Grabowski Sl.J.,Donostia International Physics Center |
Physical Chemistry Chemical Physics | Year: 2014
MP2/aug-cc-pVTZ calculations were carried out on complexes of ZH 4, ZFH3 and ZF4 (Z = C, Si and Ge) molecules with HCN, LiCN and Cl- species acting as Lewis bases through nitrogen centre or chlorine ion. Z-Atoms in these complexes usually act as Lewis acid centres forming σ-hole bonds with Lewis bases. Such noncovalent interactions may adopt a name of tetrel bonds since they concern the elements of the group IV. There are exceptions for complexes of CH4 and CF 4, as well as for the F4Si⋯NCH complex where the tetrel bond is not formed. The energetic and geometrical parameters of the complexes were analyzed and numerous correlations between them were found. The Quantum Theory of 'Atoms in Molecules' and Natural Bonds Orbital (NBO) method used here should deepen the understanding of the nature of the tetrel bond. An analysis of the electrostatic potential surfaces of the interacting species is performed. The electron charge redistribution, being the result of the tetrel bond formation, is the same as that of the SN2 reaction. The energetic and geometrical parameters of the complexes analyzed here correspond to different stages of the SN2 process. This journal is © 2014 the Owner Societies.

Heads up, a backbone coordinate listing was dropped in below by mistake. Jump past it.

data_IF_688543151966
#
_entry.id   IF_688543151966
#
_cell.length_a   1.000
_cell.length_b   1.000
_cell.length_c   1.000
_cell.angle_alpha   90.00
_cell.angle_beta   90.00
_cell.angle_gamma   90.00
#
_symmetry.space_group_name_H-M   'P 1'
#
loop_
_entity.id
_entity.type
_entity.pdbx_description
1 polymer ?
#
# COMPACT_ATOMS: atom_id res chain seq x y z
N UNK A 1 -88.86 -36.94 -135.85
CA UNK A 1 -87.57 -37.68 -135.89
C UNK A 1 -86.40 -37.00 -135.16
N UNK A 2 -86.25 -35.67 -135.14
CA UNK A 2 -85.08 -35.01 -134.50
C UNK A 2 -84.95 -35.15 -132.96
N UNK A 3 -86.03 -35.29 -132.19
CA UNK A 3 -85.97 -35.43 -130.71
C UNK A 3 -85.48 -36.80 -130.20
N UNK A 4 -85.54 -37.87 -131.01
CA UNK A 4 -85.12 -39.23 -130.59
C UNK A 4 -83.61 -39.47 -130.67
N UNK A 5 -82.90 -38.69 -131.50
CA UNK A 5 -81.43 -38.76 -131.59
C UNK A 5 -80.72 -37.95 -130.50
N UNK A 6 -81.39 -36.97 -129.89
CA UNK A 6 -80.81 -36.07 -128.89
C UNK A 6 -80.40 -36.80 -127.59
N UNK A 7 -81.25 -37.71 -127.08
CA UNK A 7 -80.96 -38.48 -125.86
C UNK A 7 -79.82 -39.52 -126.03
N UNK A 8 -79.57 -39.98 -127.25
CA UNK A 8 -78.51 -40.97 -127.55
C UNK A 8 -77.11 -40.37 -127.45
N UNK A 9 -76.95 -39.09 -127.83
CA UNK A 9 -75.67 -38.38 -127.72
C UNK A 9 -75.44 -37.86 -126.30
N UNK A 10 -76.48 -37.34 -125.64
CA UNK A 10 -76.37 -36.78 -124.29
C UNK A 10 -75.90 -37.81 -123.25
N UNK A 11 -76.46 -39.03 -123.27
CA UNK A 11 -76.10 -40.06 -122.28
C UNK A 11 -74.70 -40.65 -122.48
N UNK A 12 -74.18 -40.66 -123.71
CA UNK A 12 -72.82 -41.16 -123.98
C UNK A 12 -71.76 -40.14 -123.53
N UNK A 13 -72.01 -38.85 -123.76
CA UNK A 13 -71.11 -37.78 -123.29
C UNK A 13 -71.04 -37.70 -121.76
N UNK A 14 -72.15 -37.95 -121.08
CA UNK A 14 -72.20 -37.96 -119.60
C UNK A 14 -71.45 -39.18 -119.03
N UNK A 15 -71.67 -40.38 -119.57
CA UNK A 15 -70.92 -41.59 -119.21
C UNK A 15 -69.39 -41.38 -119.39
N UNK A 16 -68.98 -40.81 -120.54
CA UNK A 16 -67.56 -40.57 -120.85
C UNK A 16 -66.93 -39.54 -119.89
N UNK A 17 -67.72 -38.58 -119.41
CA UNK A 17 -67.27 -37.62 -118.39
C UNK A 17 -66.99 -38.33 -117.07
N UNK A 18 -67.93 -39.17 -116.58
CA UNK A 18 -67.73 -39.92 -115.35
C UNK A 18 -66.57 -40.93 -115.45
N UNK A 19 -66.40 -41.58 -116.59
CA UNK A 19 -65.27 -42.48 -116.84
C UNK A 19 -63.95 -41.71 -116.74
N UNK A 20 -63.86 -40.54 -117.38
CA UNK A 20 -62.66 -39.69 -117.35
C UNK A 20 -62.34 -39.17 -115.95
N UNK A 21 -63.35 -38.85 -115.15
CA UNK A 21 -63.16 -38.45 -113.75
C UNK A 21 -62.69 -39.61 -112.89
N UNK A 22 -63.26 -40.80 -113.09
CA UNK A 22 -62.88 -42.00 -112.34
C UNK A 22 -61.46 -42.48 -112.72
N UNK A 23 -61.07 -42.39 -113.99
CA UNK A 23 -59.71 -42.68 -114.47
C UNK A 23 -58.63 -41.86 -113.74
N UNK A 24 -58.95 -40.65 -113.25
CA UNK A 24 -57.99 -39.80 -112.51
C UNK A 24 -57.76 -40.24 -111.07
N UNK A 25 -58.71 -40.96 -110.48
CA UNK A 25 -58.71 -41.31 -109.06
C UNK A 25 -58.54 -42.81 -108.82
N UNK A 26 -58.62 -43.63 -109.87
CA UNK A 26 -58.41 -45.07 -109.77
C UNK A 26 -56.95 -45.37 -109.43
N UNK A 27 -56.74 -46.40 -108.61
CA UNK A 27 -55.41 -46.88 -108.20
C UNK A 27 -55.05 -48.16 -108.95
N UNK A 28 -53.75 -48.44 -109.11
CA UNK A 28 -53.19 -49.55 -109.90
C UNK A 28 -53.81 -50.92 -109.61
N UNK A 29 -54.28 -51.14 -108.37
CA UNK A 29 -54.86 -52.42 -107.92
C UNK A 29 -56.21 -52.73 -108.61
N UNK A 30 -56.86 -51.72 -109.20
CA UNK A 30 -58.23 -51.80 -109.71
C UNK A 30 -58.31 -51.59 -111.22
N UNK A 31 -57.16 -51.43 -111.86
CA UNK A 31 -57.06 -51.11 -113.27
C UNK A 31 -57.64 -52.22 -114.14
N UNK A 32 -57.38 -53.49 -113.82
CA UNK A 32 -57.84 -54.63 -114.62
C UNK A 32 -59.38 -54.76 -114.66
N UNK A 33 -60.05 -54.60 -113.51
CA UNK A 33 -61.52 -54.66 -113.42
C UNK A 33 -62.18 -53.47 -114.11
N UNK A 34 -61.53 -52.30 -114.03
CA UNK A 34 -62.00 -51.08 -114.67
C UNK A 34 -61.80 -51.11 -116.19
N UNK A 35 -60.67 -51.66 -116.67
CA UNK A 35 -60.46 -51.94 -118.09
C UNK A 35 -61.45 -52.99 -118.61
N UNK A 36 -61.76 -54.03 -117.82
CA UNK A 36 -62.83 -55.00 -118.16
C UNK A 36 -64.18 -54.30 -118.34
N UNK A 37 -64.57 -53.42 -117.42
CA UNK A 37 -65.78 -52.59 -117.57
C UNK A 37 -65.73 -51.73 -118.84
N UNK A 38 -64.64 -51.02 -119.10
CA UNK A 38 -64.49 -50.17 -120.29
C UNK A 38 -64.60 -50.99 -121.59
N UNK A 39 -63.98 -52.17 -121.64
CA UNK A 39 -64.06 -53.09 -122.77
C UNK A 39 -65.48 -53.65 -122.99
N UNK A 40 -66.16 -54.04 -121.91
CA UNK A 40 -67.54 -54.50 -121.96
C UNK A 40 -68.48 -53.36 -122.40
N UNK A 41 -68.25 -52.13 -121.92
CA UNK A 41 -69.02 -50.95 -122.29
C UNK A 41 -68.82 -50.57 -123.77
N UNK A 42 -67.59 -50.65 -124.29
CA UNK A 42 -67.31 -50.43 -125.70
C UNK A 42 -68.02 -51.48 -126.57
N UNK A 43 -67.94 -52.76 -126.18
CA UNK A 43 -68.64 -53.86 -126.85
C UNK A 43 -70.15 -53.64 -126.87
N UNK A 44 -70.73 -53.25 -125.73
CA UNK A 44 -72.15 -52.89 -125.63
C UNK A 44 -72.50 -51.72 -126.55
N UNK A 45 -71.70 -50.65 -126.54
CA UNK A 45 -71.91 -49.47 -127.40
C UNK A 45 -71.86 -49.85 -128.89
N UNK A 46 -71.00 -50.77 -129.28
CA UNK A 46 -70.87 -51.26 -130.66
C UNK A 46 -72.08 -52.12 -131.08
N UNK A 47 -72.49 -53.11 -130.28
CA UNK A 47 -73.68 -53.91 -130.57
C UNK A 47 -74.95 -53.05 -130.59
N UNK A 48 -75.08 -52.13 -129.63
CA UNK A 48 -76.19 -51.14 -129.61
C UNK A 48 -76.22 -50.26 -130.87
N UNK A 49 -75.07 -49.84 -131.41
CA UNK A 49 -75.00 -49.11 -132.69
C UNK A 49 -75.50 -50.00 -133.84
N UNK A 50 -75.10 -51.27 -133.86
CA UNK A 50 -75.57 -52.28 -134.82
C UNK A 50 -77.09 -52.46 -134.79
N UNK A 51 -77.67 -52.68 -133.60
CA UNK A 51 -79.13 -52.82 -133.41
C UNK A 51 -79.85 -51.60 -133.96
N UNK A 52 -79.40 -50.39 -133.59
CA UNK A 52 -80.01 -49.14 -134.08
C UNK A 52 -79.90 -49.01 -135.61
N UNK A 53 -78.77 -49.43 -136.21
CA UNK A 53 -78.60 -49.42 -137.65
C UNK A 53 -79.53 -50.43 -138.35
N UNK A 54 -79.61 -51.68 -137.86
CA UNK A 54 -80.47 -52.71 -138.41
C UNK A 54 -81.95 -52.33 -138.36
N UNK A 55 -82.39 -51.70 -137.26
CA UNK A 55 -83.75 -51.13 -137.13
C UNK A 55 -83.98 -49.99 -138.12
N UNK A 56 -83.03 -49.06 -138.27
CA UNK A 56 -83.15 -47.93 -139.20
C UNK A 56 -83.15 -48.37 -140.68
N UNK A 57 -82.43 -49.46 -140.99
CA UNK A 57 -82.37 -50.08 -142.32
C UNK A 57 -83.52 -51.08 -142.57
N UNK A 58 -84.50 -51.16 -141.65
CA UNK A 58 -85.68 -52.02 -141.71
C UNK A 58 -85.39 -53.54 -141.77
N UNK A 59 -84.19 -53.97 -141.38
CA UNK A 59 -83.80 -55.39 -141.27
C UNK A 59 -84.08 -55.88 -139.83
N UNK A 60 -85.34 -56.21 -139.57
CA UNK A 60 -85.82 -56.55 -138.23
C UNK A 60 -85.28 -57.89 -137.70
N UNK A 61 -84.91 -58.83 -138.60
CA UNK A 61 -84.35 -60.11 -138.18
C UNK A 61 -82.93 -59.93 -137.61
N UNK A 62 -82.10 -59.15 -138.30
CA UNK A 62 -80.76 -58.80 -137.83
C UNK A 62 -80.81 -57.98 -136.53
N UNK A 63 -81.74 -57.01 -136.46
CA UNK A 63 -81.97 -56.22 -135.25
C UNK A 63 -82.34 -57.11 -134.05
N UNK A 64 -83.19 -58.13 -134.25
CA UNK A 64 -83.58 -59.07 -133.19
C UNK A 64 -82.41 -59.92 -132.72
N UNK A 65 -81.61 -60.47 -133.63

Grabowski S.J.,Donostia International Physics Center |
Chemical Reviews | Year: 2011
Hydrogen bonding is an important interaction playing a key role in chemical, physical, and biochemical processes. The Quantum Theory of 'Atoms in Molecules' (QTAIM) is one of the approaches often applied to analyze the electron charge distribution for the hydrogen-bonded systems. The bond number connected with interatomic distance seems to be good to introduce a measure of strength for nonbonding contacts including hydrogen bonds. The bond number may be understood as the fraction of electron pair participating in the atom-atom contact, and the logarithmic relation is a consequence of the exponential character of intermolecular forces. The Natural Bond Orbital (NBO), also differ significantly from the other decomposition schemes. A measure of the hydrogen-bonding strength, named as a complex parameter, based on geometrical and topological parameters of the A-H proton-donating bond, was introduced and calculated for a sample of different hydrogen-bonded complexes.
Philosophical transactions of the Royal Society of London. Series B, Biological sciences | Year: 2014